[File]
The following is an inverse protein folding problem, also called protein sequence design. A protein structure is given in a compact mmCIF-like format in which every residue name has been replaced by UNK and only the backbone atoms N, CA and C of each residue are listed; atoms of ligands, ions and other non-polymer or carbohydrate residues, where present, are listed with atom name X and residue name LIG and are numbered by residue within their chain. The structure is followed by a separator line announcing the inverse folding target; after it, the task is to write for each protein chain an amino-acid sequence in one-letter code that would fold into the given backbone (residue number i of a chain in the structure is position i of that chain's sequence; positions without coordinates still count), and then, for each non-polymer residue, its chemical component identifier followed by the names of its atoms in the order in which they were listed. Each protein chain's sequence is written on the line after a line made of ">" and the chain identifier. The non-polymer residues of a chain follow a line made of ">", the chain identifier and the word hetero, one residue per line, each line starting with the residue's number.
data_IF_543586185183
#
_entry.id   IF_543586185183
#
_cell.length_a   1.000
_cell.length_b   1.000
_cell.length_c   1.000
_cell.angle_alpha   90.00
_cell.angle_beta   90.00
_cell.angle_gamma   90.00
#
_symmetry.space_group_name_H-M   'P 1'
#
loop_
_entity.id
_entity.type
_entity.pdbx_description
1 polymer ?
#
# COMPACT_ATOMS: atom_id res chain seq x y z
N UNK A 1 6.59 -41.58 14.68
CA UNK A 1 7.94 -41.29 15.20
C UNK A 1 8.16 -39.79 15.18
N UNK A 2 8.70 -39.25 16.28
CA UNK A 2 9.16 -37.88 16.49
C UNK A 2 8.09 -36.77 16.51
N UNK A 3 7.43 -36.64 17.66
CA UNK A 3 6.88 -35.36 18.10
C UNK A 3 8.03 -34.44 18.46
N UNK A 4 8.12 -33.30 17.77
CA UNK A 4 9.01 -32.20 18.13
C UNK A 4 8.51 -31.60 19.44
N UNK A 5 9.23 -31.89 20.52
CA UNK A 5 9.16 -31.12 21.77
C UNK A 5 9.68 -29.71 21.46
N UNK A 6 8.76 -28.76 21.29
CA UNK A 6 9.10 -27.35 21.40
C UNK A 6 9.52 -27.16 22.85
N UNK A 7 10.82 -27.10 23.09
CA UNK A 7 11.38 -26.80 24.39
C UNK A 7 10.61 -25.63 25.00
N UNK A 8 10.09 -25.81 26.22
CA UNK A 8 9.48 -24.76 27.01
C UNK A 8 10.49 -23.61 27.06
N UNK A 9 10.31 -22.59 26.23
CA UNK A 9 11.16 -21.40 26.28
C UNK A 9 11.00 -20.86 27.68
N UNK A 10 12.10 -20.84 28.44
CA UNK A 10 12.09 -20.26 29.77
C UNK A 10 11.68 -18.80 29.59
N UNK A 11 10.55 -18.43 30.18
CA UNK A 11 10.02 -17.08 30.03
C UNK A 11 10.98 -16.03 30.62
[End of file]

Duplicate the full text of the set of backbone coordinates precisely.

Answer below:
The following is an inverse protein folding problem, also called protein sequence design. A protein structure is given in a compact mmCIF-like format in which every residue name has been replaced by UNK and only the backbone atoms N, CA and C of each residue are listed; atoms of ligands, ions and other non-polymer or carbohydrate residues, where present, are listed with atom name X and residue name LIG and are numbered by residue within their chain. The structure is followed by a separator line announcing the inverse folding target; after it, the task is to write for each protein chain an amino-acid sequence in one-letter code that would fold into the given backbone (residue number i of a chain in the structure is position i of that chain's sequence; positions without coordinates still count), and then, for each non-polymer residue, its chemical component identifier followed by the names of its atoms in the order in which they were listed. Each protein chain's sequence is written on the line after a line made of ">" and the chain identifier. The non-polymer residues of a chain follow a line made of ">", the chain identifier and the word hetero, one residue per line, each line starting with the residue's number.
data_IF_543586185183
#
_entry.id   IF_543586185183
#
_cell.length_a   1.000
_cell.length_b   1.000
_cell.length_c   1.000
_cell.angle_alpha   90.00
_cell.angle_beta   90.00
_cell.angle_gamma   90.00
#
_symmetry.space_group_name_H-M   'P 1'
#
loop_
_entity.id
_entity.type
_entity.pdbx_description
1 polymer ?
#
# COMPACT_ATOMS: atom_id res chain seq x y z
N UNK A 1 6.59 -41.58 14.68
CA UNK A 1 7.94 -41.29 15.20
C UNK A 1 8.16 -39.79 15.18
N UNK A 2 8.70 -39.25 16.28
CA UNK A 2 9.16 -37.88 16.49
C UNK A 2 8.09 -36.77 16.51
N UNK A 3 7.43 -36.64 17.66
CA UNK A 3 6.88 -35.36 18.10
C UNK A 3 8.03 -34.44 18.46
N UNK A 4 8.12 -33.30 17.77
CA UNK A 4 9.01 -32.20 18.13
C UNK A 4 8.51 -31.60 19.44
N UNK A 5 9.23 -31.89 20.52
CA UNK A 5 9.16 -31.12 21.77
C UNK A 5 9.68 -29.71 21.46
N UNK A 6 8.76 -28.76 21.29
CA UNK A 6 9.10 -27.35 21.40
C UNK A 6 9.52 -27.16 22.85
N UNK A 7 10.82 -27.10 23.09
CA UNK A 7 11.38 -26.80 24.39
C UNK A 7 10.61 -25.63 25.00
N UNK A 8 10.09 -25.81 26.22
CA UNK A 8 9.48 -24.76 27.01
C UNK A 8 10.49 -23.61 27.06
N UNK A 9 10.31 -22.59 26.23
CA UNK A 9 11.16 -21.40 26.28
C UNK A 9 11.00 -20.86 27.68
N UNK A 10 12.10 -20.84 28.44
CA UNK A 10 12.09 -20.26 29.77
C UNK A 10 11.68 -18.80 29.59
N UNK A 11 10.55 -18.43 30.18
CA UNK A 11 10.02 -17.08 30.03
C UNK A 11 10.98 -16.03 30.62